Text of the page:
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  4. I find it interesting to read your last two posts together. So, Jesus arrived in the big city for the big festival, an unknown bearded face in the crowd? What if it was Jesus' goal to become known? Here's one way to do it. (Another good way: commit a capital crime on the Temple mount.)

    I read this scene as literally as one can. I think Jesus rode into town on a donkey and a colt. I mean this with all due respect to my Christian friends and the solemnity of this Palm Sunday, but I bet this scene was funny as, er, heck. I bet that Jesus intended it that way.

    This kind of scene seems oddly in character for Jesus, because on the surface it's obvious what Jesus meant ("in case it isn't clear who I think I am, I'll ride into town on two animals"). But on reflection, the scene is rich with meaning. Is Jesus poking fun at himself, as the hick from the sticks who doesn't get that Zack referred to only one animal? Or is he making a clever comment on the mental wherewithal of the Jerusalemites ("the only way you'll ever recognize who I am is if I make it painfully obvious")?

    Is he poking fun at the Jewish tendency to look for signs and portents? Is he saying, in effect, what could colts and donkeys have to do with messiahship?

    There's the issue of who will appreciate this particular piece of street theater, and who will be annoyed by Jesus' blocking traffic on a main road into the city. Who is the joke on? I can imagine Jerusalemers who figure that Jesus is making fun of Pilate, and Galileans who are trying to keep a straight face knowing that Jesus is making fun of the city folk.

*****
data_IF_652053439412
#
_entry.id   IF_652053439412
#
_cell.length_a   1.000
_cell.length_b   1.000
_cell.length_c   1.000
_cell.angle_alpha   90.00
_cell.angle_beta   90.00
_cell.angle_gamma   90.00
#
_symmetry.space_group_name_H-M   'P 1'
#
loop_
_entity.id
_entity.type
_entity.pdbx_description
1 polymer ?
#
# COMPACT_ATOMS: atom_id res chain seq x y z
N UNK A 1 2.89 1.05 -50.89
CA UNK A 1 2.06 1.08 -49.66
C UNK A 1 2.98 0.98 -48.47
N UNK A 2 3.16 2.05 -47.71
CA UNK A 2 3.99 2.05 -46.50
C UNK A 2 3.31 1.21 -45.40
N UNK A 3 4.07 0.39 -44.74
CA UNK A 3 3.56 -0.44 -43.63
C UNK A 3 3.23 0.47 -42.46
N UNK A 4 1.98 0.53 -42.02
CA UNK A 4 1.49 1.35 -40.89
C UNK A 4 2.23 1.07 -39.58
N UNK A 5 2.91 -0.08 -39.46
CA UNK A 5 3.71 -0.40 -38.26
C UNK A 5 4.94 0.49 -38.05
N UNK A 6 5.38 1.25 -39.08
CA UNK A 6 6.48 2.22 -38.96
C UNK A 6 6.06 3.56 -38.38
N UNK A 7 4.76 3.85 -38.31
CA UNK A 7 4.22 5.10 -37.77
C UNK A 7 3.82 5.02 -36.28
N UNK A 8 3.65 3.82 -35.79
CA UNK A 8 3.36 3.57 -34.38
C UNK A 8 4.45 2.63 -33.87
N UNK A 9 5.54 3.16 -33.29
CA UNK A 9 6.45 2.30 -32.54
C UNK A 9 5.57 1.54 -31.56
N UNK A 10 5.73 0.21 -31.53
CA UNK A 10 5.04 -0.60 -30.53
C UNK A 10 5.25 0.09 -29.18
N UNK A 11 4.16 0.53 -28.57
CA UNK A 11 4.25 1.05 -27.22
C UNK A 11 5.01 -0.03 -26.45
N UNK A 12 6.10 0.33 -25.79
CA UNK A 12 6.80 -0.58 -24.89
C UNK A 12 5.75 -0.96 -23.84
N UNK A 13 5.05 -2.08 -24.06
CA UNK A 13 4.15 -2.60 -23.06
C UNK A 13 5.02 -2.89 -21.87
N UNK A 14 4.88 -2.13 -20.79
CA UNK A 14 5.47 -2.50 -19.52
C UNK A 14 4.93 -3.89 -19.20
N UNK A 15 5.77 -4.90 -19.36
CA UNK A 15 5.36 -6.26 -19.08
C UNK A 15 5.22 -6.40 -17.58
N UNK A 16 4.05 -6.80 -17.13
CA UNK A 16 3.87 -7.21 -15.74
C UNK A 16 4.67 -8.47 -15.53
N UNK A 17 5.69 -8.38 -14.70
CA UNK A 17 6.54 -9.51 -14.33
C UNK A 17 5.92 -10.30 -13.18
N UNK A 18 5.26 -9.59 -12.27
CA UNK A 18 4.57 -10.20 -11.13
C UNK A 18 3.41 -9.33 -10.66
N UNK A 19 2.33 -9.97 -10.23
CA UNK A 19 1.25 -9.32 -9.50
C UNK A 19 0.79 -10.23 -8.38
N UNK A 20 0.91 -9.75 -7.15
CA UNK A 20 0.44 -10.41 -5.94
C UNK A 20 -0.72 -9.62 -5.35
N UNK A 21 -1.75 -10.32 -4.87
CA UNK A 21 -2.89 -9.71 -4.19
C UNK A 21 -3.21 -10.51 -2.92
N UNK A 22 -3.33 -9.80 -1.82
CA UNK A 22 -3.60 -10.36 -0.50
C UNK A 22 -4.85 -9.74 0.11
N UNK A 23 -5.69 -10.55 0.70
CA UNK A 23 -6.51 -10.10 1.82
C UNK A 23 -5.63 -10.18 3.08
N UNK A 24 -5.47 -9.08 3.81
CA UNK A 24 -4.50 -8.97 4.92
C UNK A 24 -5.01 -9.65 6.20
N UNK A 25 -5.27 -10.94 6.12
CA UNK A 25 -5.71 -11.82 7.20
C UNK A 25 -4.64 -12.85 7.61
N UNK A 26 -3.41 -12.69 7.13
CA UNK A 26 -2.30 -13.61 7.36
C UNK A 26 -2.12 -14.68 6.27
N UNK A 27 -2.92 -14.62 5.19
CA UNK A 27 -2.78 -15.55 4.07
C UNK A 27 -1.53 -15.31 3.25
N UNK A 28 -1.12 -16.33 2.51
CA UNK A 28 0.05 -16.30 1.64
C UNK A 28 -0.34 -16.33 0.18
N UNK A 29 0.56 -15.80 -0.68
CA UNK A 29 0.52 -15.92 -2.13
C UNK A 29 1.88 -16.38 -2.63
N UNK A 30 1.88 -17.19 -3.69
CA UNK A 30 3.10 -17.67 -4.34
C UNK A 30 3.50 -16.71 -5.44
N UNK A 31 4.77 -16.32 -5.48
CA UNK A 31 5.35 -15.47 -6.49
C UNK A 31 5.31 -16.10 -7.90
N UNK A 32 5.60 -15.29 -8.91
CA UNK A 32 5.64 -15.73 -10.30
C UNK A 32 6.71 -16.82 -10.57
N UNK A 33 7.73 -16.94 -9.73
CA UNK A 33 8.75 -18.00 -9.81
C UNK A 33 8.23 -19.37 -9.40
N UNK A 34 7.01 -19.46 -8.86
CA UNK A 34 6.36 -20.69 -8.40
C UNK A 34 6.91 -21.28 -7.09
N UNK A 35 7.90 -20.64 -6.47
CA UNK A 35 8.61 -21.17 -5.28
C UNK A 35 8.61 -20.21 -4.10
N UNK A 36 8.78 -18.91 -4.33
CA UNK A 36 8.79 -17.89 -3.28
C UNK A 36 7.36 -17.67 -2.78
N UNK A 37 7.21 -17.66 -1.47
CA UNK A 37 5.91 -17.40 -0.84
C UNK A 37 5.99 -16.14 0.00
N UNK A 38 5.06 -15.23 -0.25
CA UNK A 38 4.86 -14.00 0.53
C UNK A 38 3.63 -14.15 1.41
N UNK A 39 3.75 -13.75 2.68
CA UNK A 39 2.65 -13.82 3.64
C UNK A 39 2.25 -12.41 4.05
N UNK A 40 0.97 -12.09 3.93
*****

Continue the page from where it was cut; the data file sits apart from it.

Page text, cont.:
Anthony, this goes to the idea you presented in the last post: as Jesus enters the City, he brings with him the question, "who do you think I am?"

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  5. It seems to me that the best explanation of the two donkeys will also illuminate the rationale for using similar "doublings" in the gospel of Matthew.

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    1. That's what I was wondering, Anon.

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    2. It seems that we have a double-discontent.

      -anthony

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    3. So are we doubly right or mistaken?

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    4. I have a theory related to the other "doublets" in Matthew... not fully formed yet. Perhaps another day.

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  6. The obvious solution: the donkey was pregnant.

    Chad

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  7. I think Crossan suggests that Matthew portrays Jesus in clear contrast to the chariot and war-horse of Zech 9 by showing that his steed was but a nursing mother. You can picture Jesus riding the donkey in as the colt trails closely behind seeking more milk. Quite an ironic/polemic demonstration for the occasion.

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  8. I've always preferred the Markan version, because my Jesus would never do anything "half-assed." ;)